FCHS gains 60 points on SAT, lags behind SC

WINNSBORO — Fairfield Central High School saw a noticeable increase from 2017 in its SAT results, leaping more than 60 points, according to figures released last week by the S.C. Department of Education.

Only one in five Fairfield County seniors, however, took the SAT in 2018, and those who did take the test averaged more than 80 points below the state average.

In 2018, Fairfield’s average SAT score rose from 922 to 983. Forty-one of 198 seniors, or 20.7 percent, took the test, about the same as last year, state data shows.

Fairfield’s performance still fell 81 points behind the state average of 1,064. The national average was 1,049.

Dr. J.R. Green, district superintendent, couldn’t be reached for comment Tuesday.

In a prior interview with The Voice about the impact of per pupil revenues on student achievement, Green said that rural districts like Fairfield, where poverty tends to be high, tend to struggle academically.

He also noted student achievement is measured in more ways than how students score on standardized tests.

“The reality is there are students who can be successful, but not at a four-year institution,” Green told The Voice. “It doesn’t mean these kids aren’t sufficient. Poverty has an adverse affect on a kids’ ability to be successful academically.”

Fifteen miles away at Blythewood High School, students averaged 1,048, scoring a point shy of the state average, but also shedding 10 points from last year’s school tally of 1,058.

Blythewood’s tally this year was the second highest in Richland 2. Spring Valley High School led the district at 1,098.

At nearby Westwood High School, seniors averaged 970, creeping up four points from 966 last year, state data shows.

“As the district’s total score is below the state average, we recognize there is room for growth and are committed to helping our students better prepare for this assessment,” district spokeswoman Libby Roof said via email.

Roof said schools plan to use test results to assist in instructional planning.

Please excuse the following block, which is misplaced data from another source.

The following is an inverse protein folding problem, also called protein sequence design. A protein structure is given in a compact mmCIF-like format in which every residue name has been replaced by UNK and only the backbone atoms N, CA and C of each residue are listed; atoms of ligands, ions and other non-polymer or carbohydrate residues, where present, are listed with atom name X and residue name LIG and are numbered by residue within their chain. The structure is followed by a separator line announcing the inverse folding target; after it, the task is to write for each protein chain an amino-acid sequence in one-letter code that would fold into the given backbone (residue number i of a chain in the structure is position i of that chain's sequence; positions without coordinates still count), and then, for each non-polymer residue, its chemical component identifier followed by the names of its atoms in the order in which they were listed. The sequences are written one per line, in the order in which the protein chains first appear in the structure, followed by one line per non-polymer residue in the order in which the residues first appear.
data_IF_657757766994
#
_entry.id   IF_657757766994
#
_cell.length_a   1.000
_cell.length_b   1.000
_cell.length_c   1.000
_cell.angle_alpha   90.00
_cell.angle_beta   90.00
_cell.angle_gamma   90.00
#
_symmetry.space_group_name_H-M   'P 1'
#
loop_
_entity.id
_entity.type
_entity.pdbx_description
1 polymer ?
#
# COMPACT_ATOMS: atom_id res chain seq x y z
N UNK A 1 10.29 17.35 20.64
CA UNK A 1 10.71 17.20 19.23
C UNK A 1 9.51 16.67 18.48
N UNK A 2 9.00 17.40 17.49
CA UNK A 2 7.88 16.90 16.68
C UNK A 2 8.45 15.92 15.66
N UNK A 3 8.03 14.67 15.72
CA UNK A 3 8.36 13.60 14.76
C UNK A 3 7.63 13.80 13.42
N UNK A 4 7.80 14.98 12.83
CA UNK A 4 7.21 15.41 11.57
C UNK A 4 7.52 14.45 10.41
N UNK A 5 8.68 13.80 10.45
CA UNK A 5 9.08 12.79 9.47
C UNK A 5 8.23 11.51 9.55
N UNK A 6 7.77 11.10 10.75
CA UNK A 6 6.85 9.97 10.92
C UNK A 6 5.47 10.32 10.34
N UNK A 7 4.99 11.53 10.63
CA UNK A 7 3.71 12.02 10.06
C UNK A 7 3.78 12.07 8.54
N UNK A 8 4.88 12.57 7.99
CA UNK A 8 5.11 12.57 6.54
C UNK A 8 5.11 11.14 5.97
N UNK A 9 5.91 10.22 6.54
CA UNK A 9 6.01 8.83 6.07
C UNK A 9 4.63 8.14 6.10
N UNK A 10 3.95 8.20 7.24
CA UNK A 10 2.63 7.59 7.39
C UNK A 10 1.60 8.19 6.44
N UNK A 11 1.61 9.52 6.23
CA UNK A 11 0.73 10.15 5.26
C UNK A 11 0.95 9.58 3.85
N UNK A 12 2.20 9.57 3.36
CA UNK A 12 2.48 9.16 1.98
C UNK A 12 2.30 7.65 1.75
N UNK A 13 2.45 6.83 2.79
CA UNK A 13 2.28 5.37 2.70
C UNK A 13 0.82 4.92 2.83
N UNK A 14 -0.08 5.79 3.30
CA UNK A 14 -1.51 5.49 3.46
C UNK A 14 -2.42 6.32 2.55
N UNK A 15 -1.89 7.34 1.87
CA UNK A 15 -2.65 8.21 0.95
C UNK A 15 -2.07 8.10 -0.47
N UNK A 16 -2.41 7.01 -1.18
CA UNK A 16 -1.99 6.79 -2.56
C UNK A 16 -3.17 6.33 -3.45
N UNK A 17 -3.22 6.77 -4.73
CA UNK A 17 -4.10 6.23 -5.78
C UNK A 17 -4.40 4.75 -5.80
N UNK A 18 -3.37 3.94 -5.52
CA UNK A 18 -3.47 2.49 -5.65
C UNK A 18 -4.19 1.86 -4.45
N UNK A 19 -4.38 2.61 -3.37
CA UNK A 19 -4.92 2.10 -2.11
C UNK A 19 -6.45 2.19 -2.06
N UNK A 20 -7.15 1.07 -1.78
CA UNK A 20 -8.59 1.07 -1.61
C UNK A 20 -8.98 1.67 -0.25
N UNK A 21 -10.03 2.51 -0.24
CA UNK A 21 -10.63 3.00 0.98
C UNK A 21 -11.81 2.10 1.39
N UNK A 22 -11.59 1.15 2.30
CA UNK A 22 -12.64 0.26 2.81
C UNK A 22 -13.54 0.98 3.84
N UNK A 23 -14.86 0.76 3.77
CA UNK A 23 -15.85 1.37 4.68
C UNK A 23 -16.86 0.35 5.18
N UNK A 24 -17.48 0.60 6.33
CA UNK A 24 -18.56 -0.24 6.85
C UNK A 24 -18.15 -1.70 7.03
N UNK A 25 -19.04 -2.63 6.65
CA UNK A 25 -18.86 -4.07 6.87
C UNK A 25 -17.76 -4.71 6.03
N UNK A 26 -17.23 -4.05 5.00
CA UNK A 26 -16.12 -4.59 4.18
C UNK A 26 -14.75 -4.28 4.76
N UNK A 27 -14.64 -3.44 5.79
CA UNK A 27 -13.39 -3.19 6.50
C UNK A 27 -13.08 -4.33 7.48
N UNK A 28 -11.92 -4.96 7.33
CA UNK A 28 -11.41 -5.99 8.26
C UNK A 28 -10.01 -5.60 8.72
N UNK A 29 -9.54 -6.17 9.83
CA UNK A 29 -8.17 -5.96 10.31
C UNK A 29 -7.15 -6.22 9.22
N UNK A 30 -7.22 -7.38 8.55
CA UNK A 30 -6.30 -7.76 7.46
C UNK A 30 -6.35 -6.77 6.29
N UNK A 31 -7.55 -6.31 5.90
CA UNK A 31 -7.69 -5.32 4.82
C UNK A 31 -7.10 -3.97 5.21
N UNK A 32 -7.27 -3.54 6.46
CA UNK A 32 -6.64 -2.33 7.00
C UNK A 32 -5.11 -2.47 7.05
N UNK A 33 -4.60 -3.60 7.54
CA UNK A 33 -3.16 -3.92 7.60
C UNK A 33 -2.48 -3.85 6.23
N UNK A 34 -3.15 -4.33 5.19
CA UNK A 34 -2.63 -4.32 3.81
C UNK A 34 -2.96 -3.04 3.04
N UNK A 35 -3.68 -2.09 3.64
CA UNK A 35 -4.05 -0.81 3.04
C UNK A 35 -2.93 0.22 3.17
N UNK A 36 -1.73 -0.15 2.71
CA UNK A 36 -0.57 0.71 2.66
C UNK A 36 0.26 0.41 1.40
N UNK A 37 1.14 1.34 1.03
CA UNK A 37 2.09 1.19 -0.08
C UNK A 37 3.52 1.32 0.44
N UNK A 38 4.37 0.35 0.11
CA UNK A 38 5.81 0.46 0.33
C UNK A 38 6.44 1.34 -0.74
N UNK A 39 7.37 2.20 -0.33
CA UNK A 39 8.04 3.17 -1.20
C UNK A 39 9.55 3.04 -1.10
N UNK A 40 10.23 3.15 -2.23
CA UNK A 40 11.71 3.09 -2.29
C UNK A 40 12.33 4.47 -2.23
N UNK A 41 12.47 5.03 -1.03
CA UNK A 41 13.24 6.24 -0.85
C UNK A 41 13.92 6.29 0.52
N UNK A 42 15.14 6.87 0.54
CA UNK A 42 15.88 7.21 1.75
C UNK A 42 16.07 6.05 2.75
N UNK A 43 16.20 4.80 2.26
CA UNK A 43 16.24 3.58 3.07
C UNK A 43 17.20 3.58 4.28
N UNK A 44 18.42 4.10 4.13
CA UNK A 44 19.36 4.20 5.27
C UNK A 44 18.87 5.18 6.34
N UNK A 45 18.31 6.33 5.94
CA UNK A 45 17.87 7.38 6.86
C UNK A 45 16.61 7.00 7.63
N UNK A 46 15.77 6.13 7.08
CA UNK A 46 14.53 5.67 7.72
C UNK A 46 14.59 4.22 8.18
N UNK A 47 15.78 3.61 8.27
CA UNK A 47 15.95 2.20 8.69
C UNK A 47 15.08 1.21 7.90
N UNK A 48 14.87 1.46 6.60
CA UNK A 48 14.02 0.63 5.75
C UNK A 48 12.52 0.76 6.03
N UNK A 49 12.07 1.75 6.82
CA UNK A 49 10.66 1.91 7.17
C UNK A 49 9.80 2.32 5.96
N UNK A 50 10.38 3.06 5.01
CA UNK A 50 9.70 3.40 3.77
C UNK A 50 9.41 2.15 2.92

“That being said, these assessments don’t provide teachers with the standard or strand-level results that are needed to make informed instructional decisions,” she said.

“Additionally, we avoid using SAT scores as a measure to compare our schools to each other,” Roof continued. “The SAT is designed to gauge a student’s readiness to perform college level work. It is used by colleges and universities to compare the academic readiness of students and to make admission decisions.”

In one statistic of note, a large percentage of Blythewood seniors took the SAT.

Blythewood High placed in the top 20 statewide at 71.1 percent, ranking 16th out of 230 schools, with 335 of 471 seniors taking the test, figures show.

“Students in the Class of 2018 and their parents decided whether or not to take the SAT,” Roof said. “We don’t have any data that would indicate why a greater percentage of students in one school chose to take the SAT than in another school.”

In tabulating SAT data, the Department of Education counted individual students only once, regardless of how many times they took the test. The most recent score was counted, figures show.

Accurate data comparisons to 2016 and before were not possible because the College Board, which administers the test, changed the format in 2017.

In 2017, the College Board, which administers the SAT, revised the test to score in two critical areas – evidence-based reading and writing, or ERW, and math, according to the Department of Education website.

The ERW portion replaced the English/Language Arts and Writing sections, which gave the SAT three components, the website states.

The test became a two-part test in 2017, broken down into Evidence-based Reading and Writing and Math.

In 2016, Fairfield averaged 1,306 on the three-part test while the state averaged 1,484.

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